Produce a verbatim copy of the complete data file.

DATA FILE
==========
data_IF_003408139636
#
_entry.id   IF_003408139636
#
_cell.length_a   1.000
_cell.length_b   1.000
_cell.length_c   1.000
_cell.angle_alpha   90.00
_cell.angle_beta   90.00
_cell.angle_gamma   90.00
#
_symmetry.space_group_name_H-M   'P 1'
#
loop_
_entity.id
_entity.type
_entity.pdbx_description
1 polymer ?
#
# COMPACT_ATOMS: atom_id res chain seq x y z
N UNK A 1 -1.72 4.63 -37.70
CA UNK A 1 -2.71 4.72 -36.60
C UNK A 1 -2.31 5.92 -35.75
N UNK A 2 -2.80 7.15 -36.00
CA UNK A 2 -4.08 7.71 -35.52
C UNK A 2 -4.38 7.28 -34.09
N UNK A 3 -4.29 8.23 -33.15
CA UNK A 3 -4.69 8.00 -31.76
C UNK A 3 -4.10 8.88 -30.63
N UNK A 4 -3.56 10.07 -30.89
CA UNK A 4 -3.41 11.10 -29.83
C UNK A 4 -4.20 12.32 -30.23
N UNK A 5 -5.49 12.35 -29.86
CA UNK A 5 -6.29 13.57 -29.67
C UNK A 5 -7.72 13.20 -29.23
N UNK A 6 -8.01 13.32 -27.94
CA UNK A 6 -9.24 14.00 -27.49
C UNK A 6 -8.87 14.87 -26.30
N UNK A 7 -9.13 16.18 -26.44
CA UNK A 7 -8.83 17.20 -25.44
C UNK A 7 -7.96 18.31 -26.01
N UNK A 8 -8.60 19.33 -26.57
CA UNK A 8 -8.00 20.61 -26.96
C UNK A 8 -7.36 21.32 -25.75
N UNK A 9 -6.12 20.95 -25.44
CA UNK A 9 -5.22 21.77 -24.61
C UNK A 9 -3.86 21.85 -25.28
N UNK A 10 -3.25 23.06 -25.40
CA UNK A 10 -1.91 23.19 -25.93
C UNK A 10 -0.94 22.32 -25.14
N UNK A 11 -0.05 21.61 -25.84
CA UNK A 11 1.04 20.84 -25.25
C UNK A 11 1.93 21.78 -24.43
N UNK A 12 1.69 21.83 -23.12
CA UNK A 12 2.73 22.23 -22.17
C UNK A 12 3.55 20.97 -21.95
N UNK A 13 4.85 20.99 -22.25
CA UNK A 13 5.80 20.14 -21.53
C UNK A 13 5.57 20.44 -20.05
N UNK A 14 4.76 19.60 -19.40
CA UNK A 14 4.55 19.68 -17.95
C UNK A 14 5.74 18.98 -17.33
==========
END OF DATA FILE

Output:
data_IF_003408139636
#
_entry.id   IF_003408139636
#
_cell.length_a   1.000
_cell.length_b   1.000
_cell.length_c   1.000
_cell.angle_alpha   90.00
_cell.angle_beta   90.00
_cell.angle_gamma   90.00
#
_symmetry.space_group_name_H-M   'P 1'
#
loop_
_entity.id
_entity.type
_entity.pdbx_description
1 polymer ?
#
# COMPACT_ATOMS: atom_id res chain seq x y z
N UNK A 1 -1.72 4.63 -37.70
CA UNK A 1 -2.71 4.72 -36.60
C UNK A 1 -2.31 5.92 -35.75
N UNK A 2 -2.80 7.15 -36.00
CA UNK A 2 -4.08 7.71 -35.52
C UNK A 2 -4.38 7.28 -34.09
N UNK A 3 -4.29 8.23 -33.15
CA UNK A 3 -4.69 8.00 -31.76
C UNK A 3 -4.10 8.88 -30.63
N UNK A 4 -3.56 10.07 -30.89
CA UNK A 4 -3.41 11.10 -29.83
C UNK A 4 -4.20 12.32 -30.23
N UNK A 5 -5.49 12.35 -29.86
CA UNK A 5 -6.29 13.57 -29.67
C UNK A 5 -7.72 13.20 -29.23
N UNK A 6 -8.01 13.32 -27.94
CA UNK A 6 -9.24 14.00 -27.49
C UNK A 6 -8.87 14.87 -26.30
N UNK A 7 -9.13 16.18 -26.44
CA UNK A 7 -8.83 17.20 -25.44
C UNK A 7 -7.96 18.31 -26.01
N UNK A 8 -8.60 19.33 -26.57
CA UNK A 8 -8.00 20.61 -26.96
C UNK A 8 -7.36 21.32 -25.75
N UNK A 9 -6.12 20.95 -25.44
CA UNK A 9 -5.22 21.77 -24.61
C UNK A 9 -3.86 21.85 -25.28
N UNK A 10 -3.25 23.06 -25.40
CA UNK A 10 -1.91 23.19 -25.93
C UNK A 10 -0.94 22.32 -25.14
N UNK A 11 -0.05 21.61 -25.84
CA UNK A 11 1.04 20.84 -25.25
C UNK A 11 1.93 21.78 -24.43
N UNK A 12 1.69 21.83 -23.12
CA UNK A 12 2.73 22.23 -22.17
C UNK A 12 3.55 20.97 -21.95
N UNK A 13 4.85 20.99 -22.25
CA UNK A 13 5.80 20.14 -21.53
C UNK A 13 5.57 20.44 -20.05
N UNK A 14 4.76 19.60 -19.40
CA UNK A 14 4.55 19.68 -17.95
C UNK A 14 5.74 18.98 -17.33